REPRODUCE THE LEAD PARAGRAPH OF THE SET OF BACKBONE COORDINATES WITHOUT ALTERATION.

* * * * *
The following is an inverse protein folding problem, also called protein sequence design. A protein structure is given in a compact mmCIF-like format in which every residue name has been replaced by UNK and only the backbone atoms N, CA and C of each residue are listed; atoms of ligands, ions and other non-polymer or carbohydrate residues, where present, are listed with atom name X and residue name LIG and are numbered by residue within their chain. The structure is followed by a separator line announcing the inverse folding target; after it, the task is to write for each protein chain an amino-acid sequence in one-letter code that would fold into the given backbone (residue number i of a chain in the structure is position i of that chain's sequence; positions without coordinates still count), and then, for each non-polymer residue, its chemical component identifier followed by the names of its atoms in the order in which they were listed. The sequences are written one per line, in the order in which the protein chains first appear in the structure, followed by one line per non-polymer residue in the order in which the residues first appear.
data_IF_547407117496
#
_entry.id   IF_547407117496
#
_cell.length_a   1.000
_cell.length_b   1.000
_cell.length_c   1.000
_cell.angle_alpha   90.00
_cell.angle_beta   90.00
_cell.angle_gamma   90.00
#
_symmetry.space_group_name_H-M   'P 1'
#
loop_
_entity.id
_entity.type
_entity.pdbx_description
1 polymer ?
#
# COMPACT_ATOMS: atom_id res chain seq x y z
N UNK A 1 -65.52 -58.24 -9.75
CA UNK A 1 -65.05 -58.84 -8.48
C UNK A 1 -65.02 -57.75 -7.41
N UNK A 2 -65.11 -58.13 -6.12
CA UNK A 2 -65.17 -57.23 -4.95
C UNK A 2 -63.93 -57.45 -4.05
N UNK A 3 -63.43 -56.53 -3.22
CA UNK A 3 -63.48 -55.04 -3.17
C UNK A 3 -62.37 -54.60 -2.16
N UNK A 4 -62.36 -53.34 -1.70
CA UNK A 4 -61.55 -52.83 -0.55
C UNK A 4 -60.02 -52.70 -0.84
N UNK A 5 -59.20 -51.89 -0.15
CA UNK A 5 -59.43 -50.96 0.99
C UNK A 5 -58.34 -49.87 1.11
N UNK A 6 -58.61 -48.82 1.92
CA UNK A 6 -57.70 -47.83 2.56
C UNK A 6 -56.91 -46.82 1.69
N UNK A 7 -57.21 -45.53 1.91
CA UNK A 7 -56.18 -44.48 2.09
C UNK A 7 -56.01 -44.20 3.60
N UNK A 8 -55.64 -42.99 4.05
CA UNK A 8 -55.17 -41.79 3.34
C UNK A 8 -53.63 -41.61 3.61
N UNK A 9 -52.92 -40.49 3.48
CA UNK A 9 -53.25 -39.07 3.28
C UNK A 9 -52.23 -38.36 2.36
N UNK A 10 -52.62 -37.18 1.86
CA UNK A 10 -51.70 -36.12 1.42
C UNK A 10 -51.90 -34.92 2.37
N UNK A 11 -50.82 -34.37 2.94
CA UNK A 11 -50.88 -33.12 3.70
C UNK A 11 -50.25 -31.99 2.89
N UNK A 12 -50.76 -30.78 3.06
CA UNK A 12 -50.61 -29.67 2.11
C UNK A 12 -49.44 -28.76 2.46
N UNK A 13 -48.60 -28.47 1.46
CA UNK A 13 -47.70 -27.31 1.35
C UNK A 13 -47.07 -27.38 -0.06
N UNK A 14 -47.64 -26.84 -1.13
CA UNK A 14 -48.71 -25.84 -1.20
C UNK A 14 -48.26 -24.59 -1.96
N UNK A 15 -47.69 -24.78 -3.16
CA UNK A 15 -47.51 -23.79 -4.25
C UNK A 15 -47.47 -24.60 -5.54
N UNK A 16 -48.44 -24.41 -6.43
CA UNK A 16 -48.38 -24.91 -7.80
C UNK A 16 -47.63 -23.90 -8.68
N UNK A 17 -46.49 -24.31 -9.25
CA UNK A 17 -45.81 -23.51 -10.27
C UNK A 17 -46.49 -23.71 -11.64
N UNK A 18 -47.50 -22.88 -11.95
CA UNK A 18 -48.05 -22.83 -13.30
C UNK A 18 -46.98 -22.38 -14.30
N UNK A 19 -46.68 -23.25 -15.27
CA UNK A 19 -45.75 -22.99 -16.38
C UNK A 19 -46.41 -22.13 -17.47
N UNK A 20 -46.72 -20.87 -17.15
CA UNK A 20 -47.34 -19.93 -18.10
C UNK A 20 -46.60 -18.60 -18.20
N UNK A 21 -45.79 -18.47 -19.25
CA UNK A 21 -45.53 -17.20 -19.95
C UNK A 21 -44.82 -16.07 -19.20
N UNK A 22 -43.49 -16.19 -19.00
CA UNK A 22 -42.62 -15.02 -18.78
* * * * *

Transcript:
The following is an inverse protein folding problem, also called protein sequence design. A protein structure is given in a compact mmCIF-like format in which every residue name has been replaced by UNK and only the backbone atoms N, CA and C of each residue are listed; atoms of ligands, ions and other non-polymer or carbohydrate residues, where present, are listed with atom name X and residue name LIG and are numbered by residue within their chain. The structure is followed by a separator line announcing the inverse folding target; after it, the task is to write for each protein chain an amino-acid sequence in one-letter code that would fold into the given backbone (residue number i of a chain in the structure is position i of that chain's sequence; positions without coordinates still count), and then, for each non-polymer residue, its chemical component identifier followed by the names of its atoms in the order in which they were listed. The sequences are written one per line, in the order in which the protein chains first appear in the structure, followed by one line per non-polymer residue in the order in which the residues first appear.